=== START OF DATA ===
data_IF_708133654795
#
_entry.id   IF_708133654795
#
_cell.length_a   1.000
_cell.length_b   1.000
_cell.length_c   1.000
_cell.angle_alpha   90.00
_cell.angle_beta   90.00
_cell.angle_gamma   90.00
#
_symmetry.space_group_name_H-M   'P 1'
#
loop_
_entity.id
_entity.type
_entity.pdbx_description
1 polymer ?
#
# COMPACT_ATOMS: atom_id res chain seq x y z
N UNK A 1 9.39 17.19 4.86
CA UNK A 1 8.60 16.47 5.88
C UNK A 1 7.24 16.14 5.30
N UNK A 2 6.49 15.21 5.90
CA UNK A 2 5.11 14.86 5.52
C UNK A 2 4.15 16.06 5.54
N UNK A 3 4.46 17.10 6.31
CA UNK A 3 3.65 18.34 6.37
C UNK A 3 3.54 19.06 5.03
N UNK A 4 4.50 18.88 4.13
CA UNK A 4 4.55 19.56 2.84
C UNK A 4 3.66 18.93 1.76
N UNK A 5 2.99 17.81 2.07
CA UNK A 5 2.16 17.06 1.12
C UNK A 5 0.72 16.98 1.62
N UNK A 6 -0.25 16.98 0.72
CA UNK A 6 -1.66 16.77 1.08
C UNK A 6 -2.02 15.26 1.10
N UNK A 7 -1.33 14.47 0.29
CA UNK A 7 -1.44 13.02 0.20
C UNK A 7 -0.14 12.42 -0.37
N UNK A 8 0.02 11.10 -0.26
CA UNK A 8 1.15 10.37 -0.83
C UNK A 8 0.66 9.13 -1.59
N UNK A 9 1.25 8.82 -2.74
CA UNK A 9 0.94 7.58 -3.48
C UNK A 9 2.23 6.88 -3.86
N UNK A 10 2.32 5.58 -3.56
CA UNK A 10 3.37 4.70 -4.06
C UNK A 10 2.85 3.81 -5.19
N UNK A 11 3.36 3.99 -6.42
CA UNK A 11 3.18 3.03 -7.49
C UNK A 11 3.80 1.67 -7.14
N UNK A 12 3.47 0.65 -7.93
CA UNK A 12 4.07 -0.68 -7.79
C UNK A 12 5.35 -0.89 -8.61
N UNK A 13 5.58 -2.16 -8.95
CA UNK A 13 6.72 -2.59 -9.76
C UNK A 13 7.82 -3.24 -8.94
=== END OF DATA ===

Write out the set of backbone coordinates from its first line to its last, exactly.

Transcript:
data_IF_708133654795
#
_entry.id   IF_708133654795
#
_cell.length_a   1.000
_cell.length_b   1.000
_cell.length_c   1.000
_cell.angle_alpha   90.00
_cell.angle_beta   90.00
_cell.angle_gamma   90.00
#
_symmetry.space_group_name_H-M   'P 1'
#
loop_
_entity.id
_entity.type
_entity.pdbx_description
1 polymer ?
#
# COMPACT_ATOMS: atom_id res chain seq x y z
N UNK A 1 9.39 17.19 4.86
CA UNK A 1 8.60 16.47 5.88
C UNK A 1 7.24 16.14 5.30
N UNK A 2 6.49 15.21 5.90
CA UNK A 2 5.11 14.86 5.52
C UNK A 2 4.15 16.06 5.54
N UNK A 3 4.46 17.10 6.31
CA UNK A 3 3.65 18.34 6.37
C UNK A 3 3.54 19.06 5.03
N UNK A 4 4.50 18.88 4.13
CA UNK A 4 4.55 19.56 2.84
C UNK A 4 3.66 18.93 1.76
N UNK A 5 2.99 17.81 2.07
CA UNK A 5 2.16 17.06 1.12
C UNK A 5 0.72 16.98 1.62
N UNK A 6 -0.25 16.98 0.72
CA UNK A 6 -1.66 16.77 1.08
C UNK A 6 -2.02 15.26 1.10
N UNK A 7 -1.33 14.47 0.29
CA UNK A 7 -1.44 13.02 0.20
C UNK A 7 -0.14 12.42 -0.37
N UNK A 8 0.02 11.10 -0.26
CA UNK A 8 1.15 10.37 -0.83
C UNK A 8 0.66 9.13 -1.59
N UNK A 9 1.25 8.82 -2.74
CA UNK A 9 0.94 7.58 -3.48
C UNK A 9 2.23 6.88 -3.86
N UNK A 10 2.32 5.58 -3.56
CA UNK A 10 3.37 4.70 -4.06
C UNK A 10 2.85 3.81 -5.19
N UNK A 11 3.36 3.99 -6.42
CA UNK A 11 3.18 3.03 -7.49
C UNK A 11 3.80 1.67 -7.14
N UNK A 12 3.47 0.65 -7.93
CA UNK A 12 4.07 -0.68 -7.79
C UNK A 12 5.35 -0.89 -8.61
N UNK A 13 5.58 -2.16 -8.95
CA UNK A 13 6.72 -2.59 -9.76
C UNK A 13 7.82 -3.24 -8.94